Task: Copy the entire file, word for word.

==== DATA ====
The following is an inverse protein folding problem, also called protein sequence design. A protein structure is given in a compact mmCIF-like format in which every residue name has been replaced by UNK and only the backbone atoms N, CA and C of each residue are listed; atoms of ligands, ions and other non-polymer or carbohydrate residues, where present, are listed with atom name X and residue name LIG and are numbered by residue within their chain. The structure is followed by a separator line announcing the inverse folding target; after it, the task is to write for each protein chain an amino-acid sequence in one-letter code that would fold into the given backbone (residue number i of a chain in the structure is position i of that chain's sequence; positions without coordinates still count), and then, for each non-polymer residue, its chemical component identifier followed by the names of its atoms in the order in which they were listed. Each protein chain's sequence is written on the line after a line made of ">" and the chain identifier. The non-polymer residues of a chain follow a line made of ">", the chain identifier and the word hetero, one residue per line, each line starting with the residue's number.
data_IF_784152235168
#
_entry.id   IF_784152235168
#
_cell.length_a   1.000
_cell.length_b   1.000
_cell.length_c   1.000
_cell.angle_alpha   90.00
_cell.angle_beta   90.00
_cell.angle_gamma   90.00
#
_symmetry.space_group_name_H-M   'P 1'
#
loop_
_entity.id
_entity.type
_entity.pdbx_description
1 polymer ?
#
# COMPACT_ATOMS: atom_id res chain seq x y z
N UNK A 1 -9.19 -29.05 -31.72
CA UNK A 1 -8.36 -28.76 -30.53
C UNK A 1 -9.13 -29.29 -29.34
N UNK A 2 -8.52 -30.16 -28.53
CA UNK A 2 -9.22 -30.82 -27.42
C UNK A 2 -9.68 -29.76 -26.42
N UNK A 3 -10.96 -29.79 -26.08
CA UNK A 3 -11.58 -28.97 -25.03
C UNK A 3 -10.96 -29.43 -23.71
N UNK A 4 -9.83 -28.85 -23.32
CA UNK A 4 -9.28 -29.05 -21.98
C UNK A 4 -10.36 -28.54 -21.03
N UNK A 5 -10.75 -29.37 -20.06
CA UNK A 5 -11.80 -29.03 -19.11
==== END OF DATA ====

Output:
The following is an inverse protein folding problem, also called protein sequence design. A protein structure is given in a compact mmCIF-like format in which every residue name has been replaced by UNK and only the backbone atoms N, CA and C of each residue are listed; atoms of ligands, ions and other non-polymer or carbohydrate residues, where present, are listed with atom name X and residue name LIG and are numbered by residue within their chain. The structure is followed by a separator line announcing the inverse folding target; after it, the task is to write for each protein chain an amino-acid sequence in one-letter code that would fold into the given backbone (residue number i of a chain in the structure is position i of that chain's sequence; positions without coordinates still count), and then, for each non-polymer residue, its chemical component identifier followed by the names of its atoms in the order in which they were listed. Each protein chain's sequence is written on the line after a line made of ">" and the chain identifier. The non-polymer residues of a chain follow a line made of ">", the chain identifier and the word hetero, one residue per line, each line starting with the residue's number.
data_IF_784152235168
#
_entry.id   IF_784152235168
#
_cell.length_a   1.000
_cell.length_b   1.000
_cell.length_c   1.000
_cell.angle_alpha   90.00
_cell.angle_beta   90.00
_cell.angle_gamma   90.00
#
_symmetry.space_group_name_H-M   'P 1'
#
loop_
_entity.id
_entity.type
_entity.pdbx_description
1 polymer ?
#
# COMPACT_ATOMS: atom_id res chain seq x y z
N UNK A 1 -9.19 -29.05 -31.72
CA UNK A 1 -8.36 -28.76 -30.53
C UNK A 1 -9.13 -29.29 -29.34
N UNK A 2 -8.52 -30.16 -28.53
CA UNK A 2 -9.22 -30.82 -27.42
C UNK A 2 -9.68 -29.76 -26.42
N UNK A 3 -10.96 -29.79 -26.08
CA UNK A 3 -11.58 -28.97 -25.03
C UNK A 3 -10.96 -29.43 -23.71
N UNK A 4 -9.83 -28.85 -23.32
CA UNK A 4 -9.28 -29.05 -21.98
C UNK A 4 -10.36 -28.54 -21.03
N UNK A 5 -10.75 -29.37 -20.06
CA UNK A 5 -11.80 -29.03 -19.11